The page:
Certificate pinning is another effective way to ensure the integrity of the network connection between the game and its backend, and to ensure that the certificates of the backend server can actually be trusted. Certificates operate on a chain of trust, with “higher” certificates validating the authenticity of “lower” certificates. Ultimately, the chain of trust is founded on a certificate issued by a provider trusted by the platform on which an application is running. However, if roles are not enforced, an attacker can issue their own certificates to mount a MitM attack or present a forged certificate to the app. To thwart these attacks, each certificate must include information about its role in a common extension called “Basic-Constraints.” If a certificate does not have this extension, a TLS implementation won’t enforce it.
Unfortunately, mobile security experts are in short supply, and, even if a team possesses the right skills, manually incorporating security can lengthen release schedules, which can be a serious competitive disadvantage in such a competitive market. Thankfully, there are ways to implement these features without having to do so manually. SDKs can be incorporated into apps, though these implementations do require some manual coding and present some critical limitations when it comes to obfuscation. Another option is a no-code platform that can embed obfuscation, encryption, anti-MitM and anti-tampering capabilities into an app binary in just a matter of minutes.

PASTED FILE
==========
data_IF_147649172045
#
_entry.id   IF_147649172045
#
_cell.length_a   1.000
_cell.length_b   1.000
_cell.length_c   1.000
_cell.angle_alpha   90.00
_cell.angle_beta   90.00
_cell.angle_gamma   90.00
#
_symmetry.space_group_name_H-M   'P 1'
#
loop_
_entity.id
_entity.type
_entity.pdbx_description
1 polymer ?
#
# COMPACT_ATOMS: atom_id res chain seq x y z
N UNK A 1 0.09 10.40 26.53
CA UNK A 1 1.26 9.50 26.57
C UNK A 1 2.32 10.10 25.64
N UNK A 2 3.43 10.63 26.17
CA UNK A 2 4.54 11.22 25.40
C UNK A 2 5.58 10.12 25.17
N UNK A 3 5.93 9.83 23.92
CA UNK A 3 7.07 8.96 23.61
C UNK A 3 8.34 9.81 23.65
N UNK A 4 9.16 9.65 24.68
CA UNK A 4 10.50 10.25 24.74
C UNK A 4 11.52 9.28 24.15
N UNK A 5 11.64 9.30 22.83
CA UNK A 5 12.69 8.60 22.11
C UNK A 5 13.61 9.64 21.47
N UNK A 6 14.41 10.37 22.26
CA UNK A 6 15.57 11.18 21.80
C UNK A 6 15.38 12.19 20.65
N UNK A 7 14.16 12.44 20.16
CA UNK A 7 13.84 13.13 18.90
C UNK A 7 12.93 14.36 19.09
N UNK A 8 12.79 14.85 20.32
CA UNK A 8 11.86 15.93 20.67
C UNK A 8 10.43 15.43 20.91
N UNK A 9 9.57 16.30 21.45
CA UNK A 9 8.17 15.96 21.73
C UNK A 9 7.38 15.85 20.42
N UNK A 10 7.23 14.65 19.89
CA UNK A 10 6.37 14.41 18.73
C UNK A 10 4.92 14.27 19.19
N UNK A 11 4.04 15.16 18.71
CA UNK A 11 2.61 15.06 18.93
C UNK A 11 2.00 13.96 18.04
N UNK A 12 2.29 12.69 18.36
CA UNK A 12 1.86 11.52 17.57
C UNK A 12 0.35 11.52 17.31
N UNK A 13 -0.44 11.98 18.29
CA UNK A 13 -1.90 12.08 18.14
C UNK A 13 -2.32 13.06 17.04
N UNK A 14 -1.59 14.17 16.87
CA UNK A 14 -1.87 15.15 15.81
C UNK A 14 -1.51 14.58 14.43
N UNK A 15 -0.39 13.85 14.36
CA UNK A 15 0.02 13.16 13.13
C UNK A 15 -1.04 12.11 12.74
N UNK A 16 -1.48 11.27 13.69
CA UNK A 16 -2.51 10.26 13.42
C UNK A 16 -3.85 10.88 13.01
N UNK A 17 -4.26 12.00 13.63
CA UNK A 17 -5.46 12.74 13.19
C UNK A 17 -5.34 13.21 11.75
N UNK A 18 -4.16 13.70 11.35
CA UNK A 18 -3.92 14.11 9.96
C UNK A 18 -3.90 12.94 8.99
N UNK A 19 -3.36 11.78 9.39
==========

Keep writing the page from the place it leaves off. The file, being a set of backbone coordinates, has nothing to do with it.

Mobile games are a huge business, but its growth could be hampered if the games, themselves, are insecure. It’s time for developers and publishers to get serious about security for the sake of their business and the mobile gaming industry as a whole.
Tom Tovar is CEO and co-creator of Appdome, the mobile industry’s first no-code mobile solutions platform.
GamesBeat's creed when covering the game industry is "where passion meets business." What does this mean? We want to tell you how the news matters to you -- not just as a decision-maker at a game studio, but also as a fan of games. Whether you read our articles, listen to our podcasts, or watch our videos, GamesBeat will help you learn about the industry and enjoy engaging with it. Learn more about membership.